Waylaid Dialectic

March 9, 2012

Aid Myths Alright…

Filed under: Aid — terence @ 5:58 pm
Tags: ,

Meanwhile the editorial team at New Zealand’s National Business Review paper have penned a missive called ‘Aid Myths’. Even by the standards of the uninformed commentary that tends to come from Western elites when discussing global poverty this one is bad. Read if you dare.

My reply is below:

Dear Nevil,

Thank you for choosing to write about the important issue of global poverty.

Unfortunately you have made a number of factual errors that detract from your efforts to shed light on this topic.

1. First, you claim that the World Bank’s introduction of a dollar a day poverty line “spawned a huge global business based on government-funded and philanthropic aid”.

This is incorrect. Aid has been given by governments since at least the end of the Second World War (with private philanthropy going back further still). No industry was ‘spawned’ in 1985. As it happens, aid as a percentage of rich country GNI fell in the late 1980s and early 90s.

2. Second, you use the example of China to imply that aid doesn’t work. It is true that China has contributed in a major way to declining global poverty. You would expect it to: it’s the world’s largest country. It is also true that China’s poverty reduction successes have not largely been a result of aid. However, as you yourself note – in a moment of apparent confusion – poverty has been falling in almost all of the poorest regions on Earth in recent years. What’s more the best available evidence suggests that aid has played a modest but discernible role in this. See the following here, here and here.

Aid’s role has been modest because aid flows themselves have been modest. Official Development Assistance is more than one percent of GNI in only a few Scandinavian countries. In most OECD countries it falls far below this. In New Zealand’s case, last time I checked, we gave about 0.3% of our GNI as aid. Or, to put it another way: 30 cents from every hundred dollars.

3. You criticise India and Brazil for seeking more say at the World Bank despite poverty being a major issue in these countries. Yet both countries, and particularly Brazil, have made great gains in poverty reduction in recent years (every bit as impressive as those you cite for China). Quite possibly, in the complicated world of poverty reduction, there is actually much that can be learnt from them. For some interesting insights into Brazil’s success see here.

4. You cite research from Banerjee and Duflo to suggest that poor countries are poor owing to the fecklessness of their people (and therefore, one presumes, that aid can do little to help). This is more than just wrong – it is mischievous.

It is indeed true that poor people do not always make economically rational decisions (something that should provide some pause for thought amongst those who advocate free market solutions to poverty – as such solutions are predicated on rational choice models of human behaviour). However, it is not true that the poor are poor simply because of the bad economic decisions they make.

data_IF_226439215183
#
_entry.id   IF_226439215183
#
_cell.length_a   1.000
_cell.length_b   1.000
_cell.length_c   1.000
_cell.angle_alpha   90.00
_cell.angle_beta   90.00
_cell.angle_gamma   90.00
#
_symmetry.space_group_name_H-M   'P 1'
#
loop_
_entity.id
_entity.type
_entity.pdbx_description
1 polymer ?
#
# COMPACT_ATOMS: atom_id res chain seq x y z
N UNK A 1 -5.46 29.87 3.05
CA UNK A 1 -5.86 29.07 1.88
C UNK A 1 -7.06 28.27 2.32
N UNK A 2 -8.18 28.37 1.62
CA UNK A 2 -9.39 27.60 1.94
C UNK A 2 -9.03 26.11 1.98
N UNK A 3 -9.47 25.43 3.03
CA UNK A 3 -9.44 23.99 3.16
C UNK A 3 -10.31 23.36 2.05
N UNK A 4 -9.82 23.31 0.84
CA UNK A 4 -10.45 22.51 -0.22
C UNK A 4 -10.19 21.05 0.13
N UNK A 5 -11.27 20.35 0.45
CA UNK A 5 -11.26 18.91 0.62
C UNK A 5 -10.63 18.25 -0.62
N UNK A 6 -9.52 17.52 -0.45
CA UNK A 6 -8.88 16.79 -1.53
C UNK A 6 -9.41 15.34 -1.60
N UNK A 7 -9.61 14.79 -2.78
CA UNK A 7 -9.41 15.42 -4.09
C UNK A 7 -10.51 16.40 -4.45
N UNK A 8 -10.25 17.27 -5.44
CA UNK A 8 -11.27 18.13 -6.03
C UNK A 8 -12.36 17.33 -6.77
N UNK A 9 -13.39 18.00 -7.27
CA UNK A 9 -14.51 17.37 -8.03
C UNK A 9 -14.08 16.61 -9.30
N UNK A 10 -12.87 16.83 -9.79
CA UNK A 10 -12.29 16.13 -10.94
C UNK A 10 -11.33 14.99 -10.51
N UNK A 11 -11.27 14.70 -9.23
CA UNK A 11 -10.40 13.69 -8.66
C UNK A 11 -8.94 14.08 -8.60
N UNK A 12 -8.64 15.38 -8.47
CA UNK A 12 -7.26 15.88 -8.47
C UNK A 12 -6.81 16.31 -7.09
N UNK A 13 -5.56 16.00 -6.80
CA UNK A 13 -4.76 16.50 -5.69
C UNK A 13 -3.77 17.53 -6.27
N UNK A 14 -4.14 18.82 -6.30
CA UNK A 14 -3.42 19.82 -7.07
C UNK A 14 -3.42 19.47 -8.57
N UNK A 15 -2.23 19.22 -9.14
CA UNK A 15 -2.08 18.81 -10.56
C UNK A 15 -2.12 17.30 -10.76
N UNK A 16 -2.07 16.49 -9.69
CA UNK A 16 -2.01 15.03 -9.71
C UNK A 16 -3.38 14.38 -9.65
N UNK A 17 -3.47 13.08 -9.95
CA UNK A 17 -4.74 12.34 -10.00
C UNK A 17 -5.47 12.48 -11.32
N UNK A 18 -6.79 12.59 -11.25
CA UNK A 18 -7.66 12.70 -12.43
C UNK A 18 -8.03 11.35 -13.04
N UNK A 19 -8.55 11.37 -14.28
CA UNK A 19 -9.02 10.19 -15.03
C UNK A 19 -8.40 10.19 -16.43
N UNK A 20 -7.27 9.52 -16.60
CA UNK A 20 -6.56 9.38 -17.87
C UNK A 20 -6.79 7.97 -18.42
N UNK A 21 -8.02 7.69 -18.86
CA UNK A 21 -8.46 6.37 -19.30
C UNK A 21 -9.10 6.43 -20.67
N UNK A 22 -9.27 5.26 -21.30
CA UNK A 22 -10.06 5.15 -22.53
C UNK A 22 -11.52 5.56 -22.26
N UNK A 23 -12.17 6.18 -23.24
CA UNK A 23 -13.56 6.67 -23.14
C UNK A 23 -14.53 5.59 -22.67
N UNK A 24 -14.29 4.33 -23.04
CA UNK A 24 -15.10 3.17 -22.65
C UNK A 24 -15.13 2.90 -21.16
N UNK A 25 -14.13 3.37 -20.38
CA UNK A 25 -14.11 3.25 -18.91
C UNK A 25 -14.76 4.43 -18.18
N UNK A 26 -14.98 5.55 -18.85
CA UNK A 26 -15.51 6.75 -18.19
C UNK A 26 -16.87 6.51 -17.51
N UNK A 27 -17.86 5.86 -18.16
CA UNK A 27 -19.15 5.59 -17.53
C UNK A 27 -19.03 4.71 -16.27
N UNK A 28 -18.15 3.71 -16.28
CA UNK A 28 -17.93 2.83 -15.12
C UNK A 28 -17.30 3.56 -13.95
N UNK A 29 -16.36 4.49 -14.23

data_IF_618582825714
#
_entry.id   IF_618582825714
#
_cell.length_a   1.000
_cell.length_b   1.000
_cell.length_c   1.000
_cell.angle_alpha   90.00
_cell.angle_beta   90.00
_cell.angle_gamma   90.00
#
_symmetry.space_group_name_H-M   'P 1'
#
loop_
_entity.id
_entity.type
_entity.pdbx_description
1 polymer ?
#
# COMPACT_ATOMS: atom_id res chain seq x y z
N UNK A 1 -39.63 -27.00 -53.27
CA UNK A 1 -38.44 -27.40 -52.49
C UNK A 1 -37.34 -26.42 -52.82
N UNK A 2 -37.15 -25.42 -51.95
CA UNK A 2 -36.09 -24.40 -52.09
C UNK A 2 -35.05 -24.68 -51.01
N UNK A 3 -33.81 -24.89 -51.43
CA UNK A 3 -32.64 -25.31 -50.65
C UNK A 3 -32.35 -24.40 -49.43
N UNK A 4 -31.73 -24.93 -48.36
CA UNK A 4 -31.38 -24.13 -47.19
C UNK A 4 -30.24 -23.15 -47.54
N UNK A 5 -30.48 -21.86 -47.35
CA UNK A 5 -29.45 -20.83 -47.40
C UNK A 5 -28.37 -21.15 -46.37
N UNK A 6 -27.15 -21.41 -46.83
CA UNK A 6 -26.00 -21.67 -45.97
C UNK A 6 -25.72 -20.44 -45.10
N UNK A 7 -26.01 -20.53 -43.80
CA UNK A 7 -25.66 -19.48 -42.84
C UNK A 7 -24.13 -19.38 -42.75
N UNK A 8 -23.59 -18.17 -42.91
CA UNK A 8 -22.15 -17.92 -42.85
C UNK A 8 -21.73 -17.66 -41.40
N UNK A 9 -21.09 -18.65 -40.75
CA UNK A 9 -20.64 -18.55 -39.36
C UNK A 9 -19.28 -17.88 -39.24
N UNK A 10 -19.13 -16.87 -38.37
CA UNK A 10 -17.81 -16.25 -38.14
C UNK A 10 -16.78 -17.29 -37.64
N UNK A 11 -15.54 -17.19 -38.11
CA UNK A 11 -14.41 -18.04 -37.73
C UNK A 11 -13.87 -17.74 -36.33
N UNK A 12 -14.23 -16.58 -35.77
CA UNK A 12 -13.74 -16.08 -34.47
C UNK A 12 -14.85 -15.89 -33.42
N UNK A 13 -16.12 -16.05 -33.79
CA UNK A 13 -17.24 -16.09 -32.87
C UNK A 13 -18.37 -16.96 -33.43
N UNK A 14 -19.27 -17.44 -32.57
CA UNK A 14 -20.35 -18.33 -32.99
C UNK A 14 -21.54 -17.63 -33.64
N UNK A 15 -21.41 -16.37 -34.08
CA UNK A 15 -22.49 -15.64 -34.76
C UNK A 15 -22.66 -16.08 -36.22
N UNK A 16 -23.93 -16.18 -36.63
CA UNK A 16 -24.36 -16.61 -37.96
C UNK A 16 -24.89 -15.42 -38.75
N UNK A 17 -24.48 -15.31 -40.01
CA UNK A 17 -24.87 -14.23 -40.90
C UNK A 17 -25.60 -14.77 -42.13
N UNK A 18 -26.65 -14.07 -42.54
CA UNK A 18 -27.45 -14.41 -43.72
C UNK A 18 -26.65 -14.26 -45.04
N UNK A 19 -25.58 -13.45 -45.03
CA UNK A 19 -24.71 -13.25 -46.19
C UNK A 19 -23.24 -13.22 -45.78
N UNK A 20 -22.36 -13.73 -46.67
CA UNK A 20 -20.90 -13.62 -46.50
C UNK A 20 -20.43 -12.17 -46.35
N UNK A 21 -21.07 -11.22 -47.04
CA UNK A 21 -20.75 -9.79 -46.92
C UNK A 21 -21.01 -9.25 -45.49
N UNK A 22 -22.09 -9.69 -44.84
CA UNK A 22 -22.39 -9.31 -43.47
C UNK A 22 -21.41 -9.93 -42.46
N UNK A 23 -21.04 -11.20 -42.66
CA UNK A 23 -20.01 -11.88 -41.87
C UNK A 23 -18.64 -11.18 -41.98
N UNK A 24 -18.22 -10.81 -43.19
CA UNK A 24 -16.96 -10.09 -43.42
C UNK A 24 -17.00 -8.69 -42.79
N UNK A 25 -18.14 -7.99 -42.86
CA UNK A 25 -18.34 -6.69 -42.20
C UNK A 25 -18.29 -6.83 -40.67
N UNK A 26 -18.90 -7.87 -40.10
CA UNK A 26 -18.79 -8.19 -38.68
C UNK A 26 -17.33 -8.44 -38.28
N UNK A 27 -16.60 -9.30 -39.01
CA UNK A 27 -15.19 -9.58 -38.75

If bad economic decisions were the primary cause of poverty then we would all be poor – because we all make them.

And, in fact, as the Brazilian example that I linked to above shows – one very effective way of reducing poverty is simply to give the poor more money. It turns out that they do not squander all of it – by quite some margin.

Indeed, Banerjee and Duflo, themselves do not lay the blame for global poverty at the feet of the poor. They simply call for a nuanced approach to understanding and trying to solve the problems of global poverty. An approach which is informed and driven by evidence.

You would do well to learn from their example.




  1. Like. Nice one Terence.

    Comment by Cynan — March 9, 2012 @ 9:02 pm

  2. Good work, Terence. I’m not sure I can bear to read the original article, but great reply. anyway. On the subject of repeating yourself, you might appreciatethis post from Corey Robin.

    Comment by Simon — March 10, 2012 @ 7:48 am

  3. Thanks Guys. Simon – the link didn’t come through on your comment (to the Corey Robin post). Could you post the link again?

    Comment by terence — March 10, 2012 @ 12:21 pm

  4. Sorry, not sure how that happened. Let’s try again:

    Corey Robin’s post

    Comment by Simon — March 11, 2012 @ 3:15 pm

  5. Thanks Simon. Great quote!

    Comment by terence — March 12, 2012 @ 8:33 am

  6. […] my response to the anti-aid nonsense in the NBR has in turn drawn some comments from the comment box denizens of the paper’s website. Some of […]

    Pingback by A German Watermelon… « Waylaid Dialectic — March 19, 2012 @ 7:51 pm

RSS feed for comments on this post.

Create a free website or blog at WordPress.com.

%d bloggers like this: